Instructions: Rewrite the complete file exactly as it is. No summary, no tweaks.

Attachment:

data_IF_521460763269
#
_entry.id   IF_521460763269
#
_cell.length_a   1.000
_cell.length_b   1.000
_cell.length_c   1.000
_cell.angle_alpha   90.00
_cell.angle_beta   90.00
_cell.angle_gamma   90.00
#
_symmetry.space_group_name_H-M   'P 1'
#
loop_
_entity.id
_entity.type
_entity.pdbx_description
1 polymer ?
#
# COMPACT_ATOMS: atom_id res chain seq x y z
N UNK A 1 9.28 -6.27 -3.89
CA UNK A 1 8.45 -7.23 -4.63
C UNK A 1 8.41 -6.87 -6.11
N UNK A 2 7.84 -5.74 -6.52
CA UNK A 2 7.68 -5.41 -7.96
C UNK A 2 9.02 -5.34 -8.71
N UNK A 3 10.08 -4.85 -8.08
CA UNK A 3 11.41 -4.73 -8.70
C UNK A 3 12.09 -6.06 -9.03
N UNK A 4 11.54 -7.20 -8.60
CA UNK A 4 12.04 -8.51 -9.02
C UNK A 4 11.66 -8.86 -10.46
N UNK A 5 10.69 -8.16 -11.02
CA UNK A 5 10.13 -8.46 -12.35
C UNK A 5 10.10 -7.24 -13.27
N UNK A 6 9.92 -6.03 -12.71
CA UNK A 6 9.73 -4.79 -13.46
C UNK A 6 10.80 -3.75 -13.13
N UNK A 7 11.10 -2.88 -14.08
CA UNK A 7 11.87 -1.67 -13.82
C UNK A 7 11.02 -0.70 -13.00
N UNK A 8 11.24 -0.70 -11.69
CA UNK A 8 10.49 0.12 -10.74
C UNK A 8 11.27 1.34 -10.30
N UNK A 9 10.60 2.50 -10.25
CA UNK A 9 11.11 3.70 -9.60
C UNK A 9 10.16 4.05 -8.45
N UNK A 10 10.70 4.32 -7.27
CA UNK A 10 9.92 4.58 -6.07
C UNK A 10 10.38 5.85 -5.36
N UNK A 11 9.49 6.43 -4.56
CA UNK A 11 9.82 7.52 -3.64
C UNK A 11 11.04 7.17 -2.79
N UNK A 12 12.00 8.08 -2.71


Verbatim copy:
data_IF_521460763269
#
_entry.id   IF_521460763269
#
_cell.length_a   1.000
_cell.length_b   1.000
_cell.length_c   1.000
_cell.angle_alpha   90.00
_cell.angle_beta   90.00
_cell.angle_gamma   90.00
#
_symmetry.space_group_name_H-M   'P 1'
#
loop_
_entity.id
_entity.type
_entity.pdbx_description
1 polymer ?
#
# COMPACT_ATOMS: atom_id res chain seq x y z
N UNK A 1 9.28 -6.27 -3.89
CA UNK A 1 8.45 -7.23 -4.63
C UNK A 1 8.41 -6.87 -6.11
N UNK A 2 7.84 -5.74 -6.52
CA UNK A 2 7.68 -5.41 -7.96
C UNK A 2 9.02 -5.34 -8.71
N UNK A 3 10.08 -4.85 -8.08
CA UNK A 3 11.41 -4.73 -8.70
C UNK A 3 12.09 -6.06 -9.03
N UNK A 4 11.54 -7.20 -8.60
CA UNK A 4 12.04 -8.51 -9.02
C UNK A 4 11.66 -8.86 -10.46
N UNK A 5 10.69 -8.16 -11.02
CA UNK A 5 10.13 -8.46 -12.35
C UNK A 5 10.10 -7.24 -13.27
N UNK A 6 9.92 -6.03 -12.71
CA UNK A 6 9.73 -4.79 -13.46
C UNK A 6 10.80 -3.75 -13.13
N UNK A 7 11.10 -2.88 -14.08
CA UNK A 7 11.87 -1.67 -13.82
C UNK A 7 11.02 -0.70 -13.00
N UNK A 8 11.24 -0.70 -11.69
CA UNK A 8 10.49 0.12 -10.74
C UNK A 8 11.27 1.34 -10.30
N UNK A 9 10.60 2.50 -10.25
CA UNK A 9 11.11 3.70 -9.60
C UNK A 9 10.16 4.05 -8.45
N UNK A 10 10.70 4.32 -7.27
CA UNK A 10 9.92 4.58 -6.07
C UNK A 10 10.38 5.85 -5.36
N UNK A 11 9.49 6.43 -4.56
CA UNK A 11 9.82 7.52 -3.64
C UNK A 11 11.04 7.17 -2.79
N UNK A 12 12.00 8.08 -2.71